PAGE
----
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Sale of Slave to Help Clear the Cape Fear River in North Carolina
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Planter Isaac Holt sells a 22-year-old African American slave named Wester for $600 to the Cape Fear Navigation Company, and State Senator Archibald Murphey, a champion of internal improvements, witnesses the bill of sale.

[SLAVERY]. ISAAC HOLT. Manuscript Document Signed, Bill of Sale for “Wester” to Cape Fear Navigation Company, June 23, 1817. 2 pp., 8 x 14 in.

Inventory #24408       ON HOLD

In 1815, the North Carolina legislature amended the charter of the Deep and Haw River Navigation Company to change the corporation’s name to the Cape Fear Navigation Company. Its purpose was to “work Cape Fear River from Wilmington to Fayetteville” and “clear the river of logs and shoals” so that steamboats could navigate the 100 miles between Fayetteville in south-central North Carolina and Wilmington on the coast. Using slave labor, the company began construction of canals to bypass Smiley’s Falls and Buckhorn Falls in Harnett County, north of Fayetteville. In 1818, the president of the company reported that 45 miles of the river had been cleared of snags.

The Company regularly employed slave laborers both to dig canals and to make improvements in river navigation. Many tasks, including removing cypress stumps by underwater diving or building and repairing locks, required considerable skill. The company maintained a flotilla of barges, steamers, and a shanty boat for slave quarters and a workshop, which moved among worksites along the river. The Company also recruited free laborers, mainly Irish and Slavic immigrants from northern cities. Free labor, however, never really met the Company’s need for labor. The Company’s workforce often reached 200, of whom approximately 40 were slaves owned by the Company and 15 were slaves hired from their masters.

Eventually, the company created a 27-mile canal that, along with continual maintenance to ensure the river’s navigability, allowed an increase in traffic during the 1840s and 1850s. The Cape Fear Navigation Company was the first internal improvement project funded by the state that returned a dividend. However, the Company went bankrupt in 1860, and most of its slaves were sold at auction in Fayetteville.

Complete Transcript

Know all men by these Presents that I Isaac Holt of Orange County in North Carolina for and in Consideration of the sum of six hundred Dollars to him in hand paid by the Cape-Fear Navigation Company, the receipt whereof is hereby acknowledged, hath bargained and sold and by these Presents do bargain & sell to the said Cape-Fear Navigation Company a certain Negro Fellow named Wester aged about twenty two years: To Have and To Hold the said Negro Fellow, Wester, to the said Cape-Fear Navigation Company for ever, and I will warrant and defend the Title to the said Negro Fellow Wester to the said Cape-Fear Navigation Company for ever. In witness whereof I have hereunto set my Hand and affixed my seal this 23d June A.D. 1817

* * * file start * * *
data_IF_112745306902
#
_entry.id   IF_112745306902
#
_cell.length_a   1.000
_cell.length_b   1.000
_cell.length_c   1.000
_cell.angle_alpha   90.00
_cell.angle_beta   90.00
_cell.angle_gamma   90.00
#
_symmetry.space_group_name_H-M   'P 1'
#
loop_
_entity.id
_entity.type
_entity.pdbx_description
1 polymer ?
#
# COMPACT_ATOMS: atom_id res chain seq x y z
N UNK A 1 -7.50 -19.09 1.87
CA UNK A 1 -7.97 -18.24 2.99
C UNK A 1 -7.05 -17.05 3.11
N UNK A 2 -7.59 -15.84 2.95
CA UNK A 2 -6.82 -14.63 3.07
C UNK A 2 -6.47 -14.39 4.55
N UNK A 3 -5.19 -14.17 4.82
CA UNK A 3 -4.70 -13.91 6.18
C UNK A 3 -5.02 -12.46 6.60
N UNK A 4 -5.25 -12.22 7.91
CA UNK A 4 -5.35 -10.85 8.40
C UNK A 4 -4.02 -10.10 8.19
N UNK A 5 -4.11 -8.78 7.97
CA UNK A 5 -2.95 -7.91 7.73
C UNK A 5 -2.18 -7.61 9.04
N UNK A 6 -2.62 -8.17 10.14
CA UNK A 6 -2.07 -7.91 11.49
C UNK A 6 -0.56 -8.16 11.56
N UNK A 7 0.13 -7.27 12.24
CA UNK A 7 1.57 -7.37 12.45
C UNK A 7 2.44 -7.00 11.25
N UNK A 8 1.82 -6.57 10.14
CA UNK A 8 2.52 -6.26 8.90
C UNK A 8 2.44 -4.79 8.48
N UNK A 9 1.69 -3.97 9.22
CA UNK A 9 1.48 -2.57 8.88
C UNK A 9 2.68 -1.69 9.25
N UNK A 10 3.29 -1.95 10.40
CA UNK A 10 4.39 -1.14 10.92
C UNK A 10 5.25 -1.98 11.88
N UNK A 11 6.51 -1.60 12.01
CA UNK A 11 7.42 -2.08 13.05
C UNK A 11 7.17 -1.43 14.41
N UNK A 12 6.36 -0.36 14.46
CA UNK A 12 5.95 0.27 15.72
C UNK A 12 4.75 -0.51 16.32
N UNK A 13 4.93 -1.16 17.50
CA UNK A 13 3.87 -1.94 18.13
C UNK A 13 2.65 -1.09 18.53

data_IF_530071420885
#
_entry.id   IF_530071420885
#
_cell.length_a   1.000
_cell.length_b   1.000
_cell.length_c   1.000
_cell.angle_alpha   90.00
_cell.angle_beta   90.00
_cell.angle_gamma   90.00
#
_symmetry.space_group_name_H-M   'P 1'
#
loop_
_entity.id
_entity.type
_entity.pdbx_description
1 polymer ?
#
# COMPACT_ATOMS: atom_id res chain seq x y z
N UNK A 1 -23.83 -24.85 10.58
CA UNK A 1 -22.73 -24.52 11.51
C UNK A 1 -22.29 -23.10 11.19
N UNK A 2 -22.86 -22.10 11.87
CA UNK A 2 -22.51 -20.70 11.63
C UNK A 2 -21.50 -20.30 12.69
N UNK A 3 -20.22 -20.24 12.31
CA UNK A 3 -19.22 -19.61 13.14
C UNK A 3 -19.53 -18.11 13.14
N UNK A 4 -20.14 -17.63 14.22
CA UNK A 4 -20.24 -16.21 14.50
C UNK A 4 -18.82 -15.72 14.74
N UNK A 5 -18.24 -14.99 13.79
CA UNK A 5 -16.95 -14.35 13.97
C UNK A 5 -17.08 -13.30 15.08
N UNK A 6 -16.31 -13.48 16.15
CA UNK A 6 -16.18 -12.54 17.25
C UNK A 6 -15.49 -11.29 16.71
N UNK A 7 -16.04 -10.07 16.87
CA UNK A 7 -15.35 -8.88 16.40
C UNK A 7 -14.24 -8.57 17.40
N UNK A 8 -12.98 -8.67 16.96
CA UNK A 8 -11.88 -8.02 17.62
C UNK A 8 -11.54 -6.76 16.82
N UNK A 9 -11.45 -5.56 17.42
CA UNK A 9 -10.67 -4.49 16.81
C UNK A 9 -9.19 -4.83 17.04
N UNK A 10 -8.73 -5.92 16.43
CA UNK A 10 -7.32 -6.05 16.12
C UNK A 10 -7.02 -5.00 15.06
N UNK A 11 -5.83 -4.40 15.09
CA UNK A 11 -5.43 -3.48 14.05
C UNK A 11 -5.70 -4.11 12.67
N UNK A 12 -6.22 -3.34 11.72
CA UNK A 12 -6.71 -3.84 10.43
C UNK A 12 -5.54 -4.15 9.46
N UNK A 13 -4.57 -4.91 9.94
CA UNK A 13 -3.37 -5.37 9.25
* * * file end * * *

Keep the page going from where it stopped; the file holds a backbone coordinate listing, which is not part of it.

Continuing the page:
Ic Holt {seal}


A. D. Murphey.


Isaac Holt / To / The Cape-Fear Navigation Company / Bill of Sale for Negro Wester. / $600.

Isaac Lockhart Holt (1773-1823) was born in Orange County, North Carolina, to Michael Holt II (1723-1799), who inherited much property from his father. During the Revolutionary War, Michael Holt II initially joined the loyalists but then remained at home and supplied the Americans though he fought for neither side. He and his second wife, Jean Catherine Lockhart, had seven children, including Isaac Lockhart Holt, to whom they gave both land and slaves. The younger Holt married Letitia Wale Scott in the 1795, and they had eight children. In 1800, he owned 5 slaves, and by 1810, he increased that number to 13 slaves. After his first wife died in 1812, he married Mary Blair in 1813. In 1820, he owned 24 slaves. His household also included six white persons, two of whom were children, and one free black male aged 26-44. In Holt’s household, eight people were engaged in agriculture, one in commerce, and two in manufactures.

Archibald D. Murphey (ca. 1777-1832) was born in North Carolina to a Revolutionary War officer and graduated from the University of North Carolina in 1799. He studied law and purchased a plantation from his father-in-law. Murphey represented Orange County in the North Carolina Senate from 1812 to 1818. While in the Senate, he made several proposals for internal improvements, public schools, and constitutional reform. His 1817 legislative report recommending a publicly financed system of education, earning him the title of “Father of Education” in North Carolina. In 1819, he drafted a proposal for a system of roads and canals throughout the state. From 1818 to 1820, he served as a superior court judge and sometimes substituted for one of the three judges on the North Carolina Supreme Court when they could not serve. The historical documents he gathered for a planned history of the state were useful to later historians, though he never wrote the history.

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